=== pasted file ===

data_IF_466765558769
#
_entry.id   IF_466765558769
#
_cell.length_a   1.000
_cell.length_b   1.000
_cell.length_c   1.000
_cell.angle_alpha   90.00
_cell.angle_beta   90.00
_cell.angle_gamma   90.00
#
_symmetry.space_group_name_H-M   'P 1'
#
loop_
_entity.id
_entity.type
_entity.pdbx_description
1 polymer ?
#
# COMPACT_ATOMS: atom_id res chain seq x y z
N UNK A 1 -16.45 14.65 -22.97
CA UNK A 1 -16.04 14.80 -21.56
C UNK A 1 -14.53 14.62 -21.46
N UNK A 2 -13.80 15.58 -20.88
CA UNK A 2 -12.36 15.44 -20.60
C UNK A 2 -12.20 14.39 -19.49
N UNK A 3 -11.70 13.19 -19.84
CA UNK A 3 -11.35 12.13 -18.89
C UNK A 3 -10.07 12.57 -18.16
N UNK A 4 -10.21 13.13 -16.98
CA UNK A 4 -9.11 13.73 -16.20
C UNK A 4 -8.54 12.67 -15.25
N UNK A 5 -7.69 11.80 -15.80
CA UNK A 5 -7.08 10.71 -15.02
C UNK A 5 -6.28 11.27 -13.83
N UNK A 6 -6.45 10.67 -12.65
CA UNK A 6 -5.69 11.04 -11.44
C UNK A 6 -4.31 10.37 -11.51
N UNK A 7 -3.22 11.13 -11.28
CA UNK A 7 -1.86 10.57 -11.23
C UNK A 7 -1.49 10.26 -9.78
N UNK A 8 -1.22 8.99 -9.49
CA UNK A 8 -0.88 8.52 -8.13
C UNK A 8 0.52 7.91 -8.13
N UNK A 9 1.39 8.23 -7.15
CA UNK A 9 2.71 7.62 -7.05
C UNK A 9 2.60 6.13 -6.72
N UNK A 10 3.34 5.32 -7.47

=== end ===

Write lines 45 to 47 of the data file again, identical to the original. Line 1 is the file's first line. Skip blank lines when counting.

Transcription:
N UNK A 9 1.39 8.23 -7.15
CA UNK A 9 2.71 7.62 -7.05
C UNK A 9 2.60 6.13 -6.72